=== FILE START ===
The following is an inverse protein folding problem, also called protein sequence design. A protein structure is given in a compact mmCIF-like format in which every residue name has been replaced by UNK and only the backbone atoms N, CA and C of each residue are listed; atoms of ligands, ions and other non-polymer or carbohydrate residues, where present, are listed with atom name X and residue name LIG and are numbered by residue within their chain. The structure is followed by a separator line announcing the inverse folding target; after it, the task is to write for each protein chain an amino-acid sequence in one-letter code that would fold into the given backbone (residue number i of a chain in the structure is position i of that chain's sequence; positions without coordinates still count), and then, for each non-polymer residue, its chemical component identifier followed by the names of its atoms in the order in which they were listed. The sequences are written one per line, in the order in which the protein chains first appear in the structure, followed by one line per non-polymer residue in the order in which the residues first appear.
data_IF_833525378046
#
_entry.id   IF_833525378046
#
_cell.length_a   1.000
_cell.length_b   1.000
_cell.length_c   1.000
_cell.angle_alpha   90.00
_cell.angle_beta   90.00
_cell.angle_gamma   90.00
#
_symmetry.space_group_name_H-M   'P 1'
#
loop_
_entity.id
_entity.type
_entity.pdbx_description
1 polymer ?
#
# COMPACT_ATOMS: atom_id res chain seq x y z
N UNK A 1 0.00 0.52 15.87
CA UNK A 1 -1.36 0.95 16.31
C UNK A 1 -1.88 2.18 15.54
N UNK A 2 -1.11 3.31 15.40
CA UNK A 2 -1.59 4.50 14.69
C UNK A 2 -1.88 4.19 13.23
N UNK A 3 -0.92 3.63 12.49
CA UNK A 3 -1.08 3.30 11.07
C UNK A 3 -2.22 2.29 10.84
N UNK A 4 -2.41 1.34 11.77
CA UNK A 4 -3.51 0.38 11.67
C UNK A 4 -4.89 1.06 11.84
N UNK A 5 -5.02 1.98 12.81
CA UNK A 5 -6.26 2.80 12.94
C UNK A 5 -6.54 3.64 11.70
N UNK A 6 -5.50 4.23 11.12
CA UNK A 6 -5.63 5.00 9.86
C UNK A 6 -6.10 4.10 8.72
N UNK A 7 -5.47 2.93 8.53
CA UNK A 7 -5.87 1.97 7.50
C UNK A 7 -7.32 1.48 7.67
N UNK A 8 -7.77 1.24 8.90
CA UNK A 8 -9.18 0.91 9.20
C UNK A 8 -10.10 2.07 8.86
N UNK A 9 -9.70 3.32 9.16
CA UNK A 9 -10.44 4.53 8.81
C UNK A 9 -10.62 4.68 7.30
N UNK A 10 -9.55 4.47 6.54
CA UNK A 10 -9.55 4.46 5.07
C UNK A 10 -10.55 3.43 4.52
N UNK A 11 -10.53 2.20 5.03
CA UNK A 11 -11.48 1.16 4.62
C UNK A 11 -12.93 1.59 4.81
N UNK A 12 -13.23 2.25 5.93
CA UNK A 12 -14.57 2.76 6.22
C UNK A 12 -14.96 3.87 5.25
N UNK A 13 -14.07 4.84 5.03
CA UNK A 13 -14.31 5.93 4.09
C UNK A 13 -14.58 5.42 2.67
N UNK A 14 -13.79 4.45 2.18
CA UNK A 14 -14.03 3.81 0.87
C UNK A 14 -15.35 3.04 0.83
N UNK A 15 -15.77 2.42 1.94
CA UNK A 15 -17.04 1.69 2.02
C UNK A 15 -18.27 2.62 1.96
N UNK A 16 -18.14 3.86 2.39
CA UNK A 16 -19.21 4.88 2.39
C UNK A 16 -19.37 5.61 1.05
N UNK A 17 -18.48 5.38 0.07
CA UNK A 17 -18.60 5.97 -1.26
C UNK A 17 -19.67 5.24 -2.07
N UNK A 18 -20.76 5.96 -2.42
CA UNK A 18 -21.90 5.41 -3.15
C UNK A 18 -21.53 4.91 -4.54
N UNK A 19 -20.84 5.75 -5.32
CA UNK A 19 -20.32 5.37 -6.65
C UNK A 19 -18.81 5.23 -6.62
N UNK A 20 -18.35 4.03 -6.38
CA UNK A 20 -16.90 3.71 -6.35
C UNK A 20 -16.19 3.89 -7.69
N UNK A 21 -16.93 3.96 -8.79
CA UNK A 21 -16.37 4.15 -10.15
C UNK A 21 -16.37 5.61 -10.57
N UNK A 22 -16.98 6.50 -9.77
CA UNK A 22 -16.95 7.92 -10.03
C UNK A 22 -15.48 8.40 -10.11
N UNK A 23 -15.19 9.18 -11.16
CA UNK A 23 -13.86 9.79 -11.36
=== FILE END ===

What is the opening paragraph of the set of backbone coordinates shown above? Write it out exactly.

The following is an inverse protein folding problem, also called protein sequence design. A protein structure is given in a compact mmCIF-like format in which every residue name has been replaced by UNK and only the backbone atoms N, CA and C of each residue are listed; atoms of ligands, ions and other non-polymer or carbohydrate residues, where present, are listed with atom name X and residue name LIG and are numbered by residue within their chain. The structure is followed by a separator line announcing the inverse folding target; after it, the task is to write for each protein chain an amino-acid sequence in one-letter code that would fold into the given backbone (residue number i of a chain in the structure is position i of that chain's sequence; positions without coordinates still count), and then, for each non-polymer residue, its chemical component identifier followed by the names of its atoms in the order in which they were listed. The sequences are written one per line, in the order in which the protein chains first appear in the structure, followed by one line per non-polymer residue in the order in which the residues first appear.